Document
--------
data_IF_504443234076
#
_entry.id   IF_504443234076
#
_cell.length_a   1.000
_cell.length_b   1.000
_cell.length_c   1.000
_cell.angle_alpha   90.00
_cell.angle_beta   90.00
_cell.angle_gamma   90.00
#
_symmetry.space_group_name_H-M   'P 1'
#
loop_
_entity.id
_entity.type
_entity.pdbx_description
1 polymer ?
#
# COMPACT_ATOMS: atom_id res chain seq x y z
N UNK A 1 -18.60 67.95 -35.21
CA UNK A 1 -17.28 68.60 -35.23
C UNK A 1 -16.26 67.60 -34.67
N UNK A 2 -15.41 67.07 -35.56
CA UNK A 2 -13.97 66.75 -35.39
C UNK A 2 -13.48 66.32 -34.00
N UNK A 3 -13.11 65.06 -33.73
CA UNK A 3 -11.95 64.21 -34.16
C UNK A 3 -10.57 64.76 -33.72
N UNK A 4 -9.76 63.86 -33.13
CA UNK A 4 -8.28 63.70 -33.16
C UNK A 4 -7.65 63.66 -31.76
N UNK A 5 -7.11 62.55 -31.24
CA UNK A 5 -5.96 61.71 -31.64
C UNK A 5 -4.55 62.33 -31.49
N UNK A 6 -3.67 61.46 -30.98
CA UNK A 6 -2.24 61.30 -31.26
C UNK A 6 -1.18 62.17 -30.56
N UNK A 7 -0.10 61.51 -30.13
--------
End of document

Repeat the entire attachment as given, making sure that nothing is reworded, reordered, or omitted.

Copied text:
data_IF_504443234076
#
_entry.id   IF_504443234076
#
_cell.length_a   1.000
_cell.length_b   1.000
_cell.length_c   1.000
_cell.angle_alpha   90.00
_cell.angle_beta   90.00
_cell.angle_gamma   90.00
#
_symmetry.space_group_name_H-M   'P 1'
#
loop_
_entity.id
_entity.type
_entity.pdbx_description
1 polymer ?
#
# COMPACT_ATOMS: atom_id res chain seq x y z
N UNK A 1 -18.60 67.95 -35.21
CA UNK A 1 -17.28 68.60 -35.23
C UNK A 1 -16.26 67.60 -34.67
N UNK A 2 -15.41 67.07 -35.56
CA UNK A 2 -13.97 66.75 -35.39
C UNK A 2 -13.48 66.32 -34.00
N UNK A 3 -13.11 65.06 -33.73
CA UNK A 3 -11.95 64.21 -34.16
C UNK A 3 -10.57 64.76 -33.72
N UNK A 4 -9.76 63.86 -33.13
CA UNK A 4 -8.28 63.70 -33.16
C UNK A 4 -7.65 63.66 -31.76
N UNK A 5 -7.11 62.55 -31.24
CA UNK A 5 -5.96 61.71 -31.64
C UNK A 5 -4.55 62.33 -31.49
N UNK A 6 -3.67 61.46 -30.98
CA UNK A 6 -2.24 61.30 -31.26
C UNK A 6 -1.18 62.17 -30.56
N UNK A 7 -0.10 61.51 -30.13